Tropical Storm Isaias, the most recent disturbance in the 2020 hurricane season, is pounding the Caribbean as it slowly makes its way west and north. The Virgin Islands, the Bahamas, Puerto Rico and other islands are under tropical storm warnings Thursday. Torrential rainfall lashes the islands as strong winds bend back palm trees and churn the ocean waters.
This storm has been moving in a pattern that suggests it may make landfall in Florida. The storm could make landfall in the US as soon as Saturday, but many factors could alter its trajectory and destination. At present, islands including Hispaniola, the Bahamas and Puerto Rico are under tropical storm warnings while the storm cuts its path through the tropical region.
Caribbean Feels Force of Storm
The Caribbean region is no stranger to tropical storms. However, this doesn’t mean residents are happy to see yet another powerful storm tearing through their region. In Puerto Rico, many disasters have been reported due to the heavy rainfall. Fallen trees are blocking roadways in some areas, while the flash floods have triggered many instances of frightening mudslides. These have the potential to push homes off of their foundations.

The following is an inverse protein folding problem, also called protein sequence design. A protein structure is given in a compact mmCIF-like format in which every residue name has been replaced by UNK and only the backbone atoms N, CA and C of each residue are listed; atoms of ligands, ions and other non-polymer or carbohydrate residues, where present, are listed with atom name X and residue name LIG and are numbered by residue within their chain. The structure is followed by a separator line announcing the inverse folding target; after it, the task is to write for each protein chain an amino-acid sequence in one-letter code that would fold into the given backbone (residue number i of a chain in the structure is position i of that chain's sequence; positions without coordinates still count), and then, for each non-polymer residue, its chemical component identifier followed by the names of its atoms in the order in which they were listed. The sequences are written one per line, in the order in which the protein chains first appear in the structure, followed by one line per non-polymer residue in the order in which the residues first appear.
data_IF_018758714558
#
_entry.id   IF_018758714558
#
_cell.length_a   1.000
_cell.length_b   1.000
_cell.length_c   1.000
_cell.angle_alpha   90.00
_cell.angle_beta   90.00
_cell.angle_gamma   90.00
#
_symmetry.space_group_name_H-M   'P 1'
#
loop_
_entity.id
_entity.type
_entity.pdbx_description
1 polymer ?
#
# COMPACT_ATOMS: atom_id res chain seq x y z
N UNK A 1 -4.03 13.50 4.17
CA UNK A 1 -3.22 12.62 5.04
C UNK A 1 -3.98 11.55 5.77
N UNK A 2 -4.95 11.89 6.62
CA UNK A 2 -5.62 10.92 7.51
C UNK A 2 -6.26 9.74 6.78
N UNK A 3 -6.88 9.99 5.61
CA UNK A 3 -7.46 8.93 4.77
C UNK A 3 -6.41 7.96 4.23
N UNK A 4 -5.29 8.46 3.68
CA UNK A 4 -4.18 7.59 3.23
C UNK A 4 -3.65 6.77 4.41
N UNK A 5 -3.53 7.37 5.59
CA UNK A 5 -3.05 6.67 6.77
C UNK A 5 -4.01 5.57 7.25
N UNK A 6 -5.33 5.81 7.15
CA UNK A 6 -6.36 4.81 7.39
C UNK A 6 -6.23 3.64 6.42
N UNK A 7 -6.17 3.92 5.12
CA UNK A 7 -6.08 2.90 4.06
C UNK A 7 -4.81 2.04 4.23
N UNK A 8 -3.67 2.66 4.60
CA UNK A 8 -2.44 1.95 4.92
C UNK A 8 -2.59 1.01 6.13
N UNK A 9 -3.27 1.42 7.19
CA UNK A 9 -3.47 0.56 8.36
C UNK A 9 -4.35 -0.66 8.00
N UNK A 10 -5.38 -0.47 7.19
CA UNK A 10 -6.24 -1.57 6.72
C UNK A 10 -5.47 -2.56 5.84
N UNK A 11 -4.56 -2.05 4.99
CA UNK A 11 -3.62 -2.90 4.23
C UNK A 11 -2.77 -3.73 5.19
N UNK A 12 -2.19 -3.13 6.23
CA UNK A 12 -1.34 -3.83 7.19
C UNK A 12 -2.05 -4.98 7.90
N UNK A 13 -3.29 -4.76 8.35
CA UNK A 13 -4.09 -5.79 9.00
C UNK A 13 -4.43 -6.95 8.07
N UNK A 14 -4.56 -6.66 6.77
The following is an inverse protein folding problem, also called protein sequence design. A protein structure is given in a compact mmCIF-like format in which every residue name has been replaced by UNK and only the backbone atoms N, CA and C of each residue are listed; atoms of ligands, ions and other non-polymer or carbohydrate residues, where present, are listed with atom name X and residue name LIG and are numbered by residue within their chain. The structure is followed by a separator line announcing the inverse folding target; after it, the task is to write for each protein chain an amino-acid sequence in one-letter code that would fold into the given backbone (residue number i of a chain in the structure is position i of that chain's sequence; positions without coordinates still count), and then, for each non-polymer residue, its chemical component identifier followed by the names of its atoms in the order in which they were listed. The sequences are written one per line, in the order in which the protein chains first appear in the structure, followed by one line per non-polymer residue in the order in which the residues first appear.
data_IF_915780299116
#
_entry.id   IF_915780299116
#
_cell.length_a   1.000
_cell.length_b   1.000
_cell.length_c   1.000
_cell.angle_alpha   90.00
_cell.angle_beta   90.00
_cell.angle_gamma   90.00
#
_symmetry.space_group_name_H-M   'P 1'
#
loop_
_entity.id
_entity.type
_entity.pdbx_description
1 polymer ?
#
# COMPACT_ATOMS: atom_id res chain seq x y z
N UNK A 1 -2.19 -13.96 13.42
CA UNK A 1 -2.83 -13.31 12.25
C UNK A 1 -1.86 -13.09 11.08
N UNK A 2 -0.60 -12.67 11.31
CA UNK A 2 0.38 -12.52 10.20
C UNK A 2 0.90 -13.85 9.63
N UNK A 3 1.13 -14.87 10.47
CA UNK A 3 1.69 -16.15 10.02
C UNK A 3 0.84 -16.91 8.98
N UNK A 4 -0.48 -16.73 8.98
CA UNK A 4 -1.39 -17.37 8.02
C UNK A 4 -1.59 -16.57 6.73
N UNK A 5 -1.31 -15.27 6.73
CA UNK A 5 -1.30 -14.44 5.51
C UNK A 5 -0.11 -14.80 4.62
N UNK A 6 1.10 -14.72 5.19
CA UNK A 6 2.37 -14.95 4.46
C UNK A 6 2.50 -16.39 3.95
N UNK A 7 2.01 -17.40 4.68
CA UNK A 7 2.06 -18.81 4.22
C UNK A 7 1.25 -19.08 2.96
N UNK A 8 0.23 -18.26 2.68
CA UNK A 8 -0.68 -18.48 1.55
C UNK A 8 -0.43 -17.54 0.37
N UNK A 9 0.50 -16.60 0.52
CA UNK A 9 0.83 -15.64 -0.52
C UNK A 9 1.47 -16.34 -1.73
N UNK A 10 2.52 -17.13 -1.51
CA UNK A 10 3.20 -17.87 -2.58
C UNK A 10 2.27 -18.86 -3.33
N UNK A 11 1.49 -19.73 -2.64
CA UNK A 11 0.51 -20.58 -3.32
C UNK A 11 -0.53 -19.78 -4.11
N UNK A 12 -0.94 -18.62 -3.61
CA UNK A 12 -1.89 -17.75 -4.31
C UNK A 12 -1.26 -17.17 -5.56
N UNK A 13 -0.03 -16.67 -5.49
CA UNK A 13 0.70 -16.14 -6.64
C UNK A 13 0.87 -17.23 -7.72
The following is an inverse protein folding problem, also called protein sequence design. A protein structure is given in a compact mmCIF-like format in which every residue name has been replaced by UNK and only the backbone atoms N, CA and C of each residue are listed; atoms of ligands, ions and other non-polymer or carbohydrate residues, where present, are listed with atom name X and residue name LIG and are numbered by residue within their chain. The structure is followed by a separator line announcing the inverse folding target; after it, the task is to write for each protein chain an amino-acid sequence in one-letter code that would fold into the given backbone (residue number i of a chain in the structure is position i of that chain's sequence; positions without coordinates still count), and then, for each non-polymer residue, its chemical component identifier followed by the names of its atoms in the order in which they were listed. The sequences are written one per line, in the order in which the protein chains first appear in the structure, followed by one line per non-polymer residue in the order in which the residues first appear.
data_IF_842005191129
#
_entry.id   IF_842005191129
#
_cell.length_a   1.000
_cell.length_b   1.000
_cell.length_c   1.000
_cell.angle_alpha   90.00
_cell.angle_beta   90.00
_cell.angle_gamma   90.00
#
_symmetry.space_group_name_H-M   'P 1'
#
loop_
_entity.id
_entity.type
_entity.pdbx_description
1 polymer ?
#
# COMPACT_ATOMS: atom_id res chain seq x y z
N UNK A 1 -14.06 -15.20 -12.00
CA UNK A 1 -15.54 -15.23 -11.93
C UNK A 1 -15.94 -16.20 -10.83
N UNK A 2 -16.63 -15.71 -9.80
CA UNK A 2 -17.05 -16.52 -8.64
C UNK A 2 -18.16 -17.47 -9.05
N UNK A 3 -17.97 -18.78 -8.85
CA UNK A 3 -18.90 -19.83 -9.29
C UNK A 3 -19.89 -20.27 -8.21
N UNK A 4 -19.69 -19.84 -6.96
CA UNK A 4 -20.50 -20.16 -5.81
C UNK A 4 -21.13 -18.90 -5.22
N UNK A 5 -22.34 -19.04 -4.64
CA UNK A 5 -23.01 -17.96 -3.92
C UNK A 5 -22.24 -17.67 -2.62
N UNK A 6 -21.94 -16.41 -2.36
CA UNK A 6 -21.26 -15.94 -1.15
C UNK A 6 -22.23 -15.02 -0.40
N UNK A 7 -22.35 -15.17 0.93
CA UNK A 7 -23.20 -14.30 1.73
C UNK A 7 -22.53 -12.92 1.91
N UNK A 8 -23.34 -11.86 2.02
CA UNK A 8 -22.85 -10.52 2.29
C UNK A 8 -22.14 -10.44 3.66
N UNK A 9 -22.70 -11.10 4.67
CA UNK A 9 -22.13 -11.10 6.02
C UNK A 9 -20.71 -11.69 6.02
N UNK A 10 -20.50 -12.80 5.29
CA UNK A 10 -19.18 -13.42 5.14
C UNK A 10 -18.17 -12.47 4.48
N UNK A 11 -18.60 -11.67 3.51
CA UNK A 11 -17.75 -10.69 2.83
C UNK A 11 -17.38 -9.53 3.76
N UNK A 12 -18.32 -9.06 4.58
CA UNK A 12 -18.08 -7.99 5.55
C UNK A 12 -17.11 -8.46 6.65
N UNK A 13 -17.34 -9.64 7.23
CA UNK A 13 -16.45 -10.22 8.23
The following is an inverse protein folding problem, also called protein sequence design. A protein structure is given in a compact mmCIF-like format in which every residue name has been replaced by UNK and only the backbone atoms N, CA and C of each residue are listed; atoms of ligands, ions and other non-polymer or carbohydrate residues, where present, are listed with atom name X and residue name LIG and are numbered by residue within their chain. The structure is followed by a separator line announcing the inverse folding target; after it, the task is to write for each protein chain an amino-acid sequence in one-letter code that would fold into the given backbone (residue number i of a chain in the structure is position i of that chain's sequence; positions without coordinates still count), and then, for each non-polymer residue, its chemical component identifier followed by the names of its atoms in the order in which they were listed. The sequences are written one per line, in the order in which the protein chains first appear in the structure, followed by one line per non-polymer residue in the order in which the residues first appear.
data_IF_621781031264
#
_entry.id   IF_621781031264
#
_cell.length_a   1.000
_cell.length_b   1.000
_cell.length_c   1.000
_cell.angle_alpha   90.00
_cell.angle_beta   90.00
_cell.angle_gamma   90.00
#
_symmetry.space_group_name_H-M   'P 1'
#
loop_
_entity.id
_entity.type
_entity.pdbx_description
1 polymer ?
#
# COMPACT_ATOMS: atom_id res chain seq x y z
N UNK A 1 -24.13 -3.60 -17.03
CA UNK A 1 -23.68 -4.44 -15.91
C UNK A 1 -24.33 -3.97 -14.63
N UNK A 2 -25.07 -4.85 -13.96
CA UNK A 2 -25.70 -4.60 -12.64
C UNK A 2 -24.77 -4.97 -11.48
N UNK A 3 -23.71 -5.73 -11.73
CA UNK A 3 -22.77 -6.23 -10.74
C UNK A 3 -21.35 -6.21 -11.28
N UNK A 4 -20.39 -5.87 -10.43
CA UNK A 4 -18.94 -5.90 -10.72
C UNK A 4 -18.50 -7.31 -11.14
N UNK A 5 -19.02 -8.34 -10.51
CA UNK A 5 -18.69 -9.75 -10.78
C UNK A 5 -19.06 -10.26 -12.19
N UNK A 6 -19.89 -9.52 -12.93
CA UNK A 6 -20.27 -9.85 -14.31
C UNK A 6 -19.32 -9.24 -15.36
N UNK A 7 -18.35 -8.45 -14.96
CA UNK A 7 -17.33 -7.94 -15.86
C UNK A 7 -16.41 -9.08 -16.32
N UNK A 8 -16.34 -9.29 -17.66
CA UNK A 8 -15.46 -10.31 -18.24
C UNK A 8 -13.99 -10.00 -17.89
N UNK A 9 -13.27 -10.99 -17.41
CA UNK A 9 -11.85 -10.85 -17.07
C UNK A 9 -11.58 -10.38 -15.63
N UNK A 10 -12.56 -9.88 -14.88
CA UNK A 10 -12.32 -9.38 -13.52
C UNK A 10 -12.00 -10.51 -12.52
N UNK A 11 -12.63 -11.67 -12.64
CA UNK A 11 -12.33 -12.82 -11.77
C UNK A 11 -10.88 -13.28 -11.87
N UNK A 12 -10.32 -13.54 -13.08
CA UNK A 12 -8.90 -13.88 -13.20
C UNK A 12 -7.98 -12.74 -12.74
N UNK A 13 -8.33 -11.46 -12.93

Bands of rain spinning off from the heart of the storm are lashing up against many islands. Within those rain bands, wind speeds up to 50 MPH have been recorded. As the storm rotates through the region, many residents are seeking shelter on higher ground to avoid flooding and mudslides. The storm’s slow pace has exacerbated this, as it vents its fury over a longer period due to its sluggish pace.
As the storm lumbers past the Caribbean, it seems to be on track to move west and north. This will bring it into landfall with Florida if it follows the projected path. This projection holds that the storm could impact the East Coast of Florida, bringing wind and rain all along the soaked region. Then, the storm could push northward along the Coast, through Georgia, South Carolina, and North Carolina, lashing out with bands of rain and gusting winds all the while.
However, it is unclear what strength the storm could have when it makes landfall. Indeed, it’s not yet clear if the storm will even make landfall with the US. At present, until the storm is north of Hispaniola, it will be difficult to determine what its eventual path might look like. Until then, residents of the southern East Coast are warned to stay posted about potential movement in the storm.